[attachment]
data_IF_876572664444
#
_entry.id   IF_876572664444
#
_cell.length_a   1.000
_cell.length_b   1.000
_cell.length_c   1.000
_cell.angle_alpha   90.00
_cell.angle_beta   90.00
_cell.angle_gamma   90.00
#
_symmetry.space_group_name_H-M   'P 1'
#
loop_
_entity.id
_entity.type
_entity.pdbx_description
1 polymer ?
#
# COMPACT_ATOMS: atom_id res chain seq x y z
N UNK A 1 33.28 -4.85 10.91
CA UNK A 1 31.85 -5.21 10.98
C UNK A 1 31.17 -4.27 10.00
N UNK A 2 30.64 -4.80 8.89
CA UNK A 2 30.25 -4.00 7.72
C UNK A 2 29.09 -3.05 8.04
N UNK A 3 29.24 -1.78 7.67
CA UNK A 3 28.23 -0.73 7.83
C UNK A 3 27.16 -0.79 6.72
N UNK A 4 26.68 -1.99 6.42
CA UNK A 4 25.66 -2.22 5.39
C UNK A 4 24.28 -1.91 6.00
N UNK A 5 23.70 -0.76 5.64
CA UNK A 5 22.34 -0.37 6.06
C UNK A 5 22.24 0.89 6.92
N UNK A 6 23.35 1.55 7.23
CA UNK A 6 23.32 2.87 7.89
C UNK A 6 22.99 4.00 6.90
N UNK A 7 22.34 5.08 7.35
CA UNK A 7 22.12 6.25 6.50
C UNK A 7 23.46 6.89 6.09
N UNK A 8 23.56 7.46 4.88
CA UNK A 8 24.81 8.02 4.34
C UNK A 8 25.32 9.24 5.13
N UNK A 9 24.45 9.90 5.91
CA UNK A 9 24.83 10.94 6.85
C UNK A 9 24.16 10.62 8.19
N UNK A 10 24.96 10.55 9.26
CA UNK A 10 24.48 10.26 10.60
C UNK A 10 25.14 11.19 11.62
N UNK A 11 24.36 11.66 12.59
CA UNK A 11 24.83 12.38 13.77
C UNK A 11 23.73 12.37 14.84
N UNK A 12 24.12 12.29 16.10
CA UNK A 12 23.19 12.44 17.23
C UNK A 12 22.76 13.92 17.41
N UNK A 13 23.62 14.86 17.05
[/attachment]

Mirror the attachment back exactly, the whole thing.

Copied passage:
data_IF_876572664444
#
_entry.id   IF_876572664444
#
_cell.length_a   1.000
_cell.length_b   1.000
_cell.length_c   1.000
_cell.angle_alpha   90.00
_cell.angle_beta   90.00
_cell.angle_gamma   90.00
#
_symmetry.space_group_name_H-M   'P 1'
#
loop_
_entity.id
_entity.type
_entity.pdbx_description
1 polymer ?
#
# COMPACT_ATOMS: atom_id res chain seq x y z
N UNK A 1 33.28 -4.85 10.91
CA UNK A 1 31.85 -5.21 10.98
C UNK A 1 31.17 -4.27 10.00
N UNK A 2 30.64 -4.80 8.89
CA UNK A 2 30.25 -4.00 7.72
C UNK A 2 29.09 -3.05 8.04
N UNK A 3 29.24 -1.78 7.67
CA UNK A 3 28.23 -0.73 7.83
C UNK A 3 27.16 -0.79 6.72
N UNK A 4 26.68 -1.99 6.42
CA UNK A 4 25.66 -2.22 5.39
C UNK A 4 24.28 -1.91 6.00
N UNK A 5 23.70 -0.76 5.64
CA UNK A 5 22.34 -0.37 6.06
C UNK A 5 22.24 0.89 6.92
N UNK A 6 23.35 1.55 7.23
CA UNK A 6 23.32 2.87 7.89
C UNK A 6 22.99 4.00 6.90
N UNK A 7 22.34 5.08 7.35
CA UNK A 7 22.12 6.25 6.50
C UNK A 7 23.46 6.89 6.09
N UNK A 8 23.56 7.46 4.88
CA UNK A 8 24.81 8.02 4.34
C UNK A 8 25.32 9.24 5.13
N UNK A 9 24.45 9.90 5.91
CA UNK A 9 24.83 10.94 6.85
C UNK A 9 24.16 10.62 8.19
N UNK A 10 24.96 10.55 9.26
CA UNK A 10 24.48 10.26 10.60
C UNK A 10 25.14 11.19 11.62
N UNK A 11 24.36 11.66 12.59
CA UNK A 11 24.83 12.38 13.77
C UNK A 11 23.73 12.37 14.84
N UNK A 12 24.12 12.29 16.10
CA UNK A 12 23.19 12.44 17.23
C UNK A 12 22.76 13.92 17.41
N UNK A 13 23.62 14.86 17.05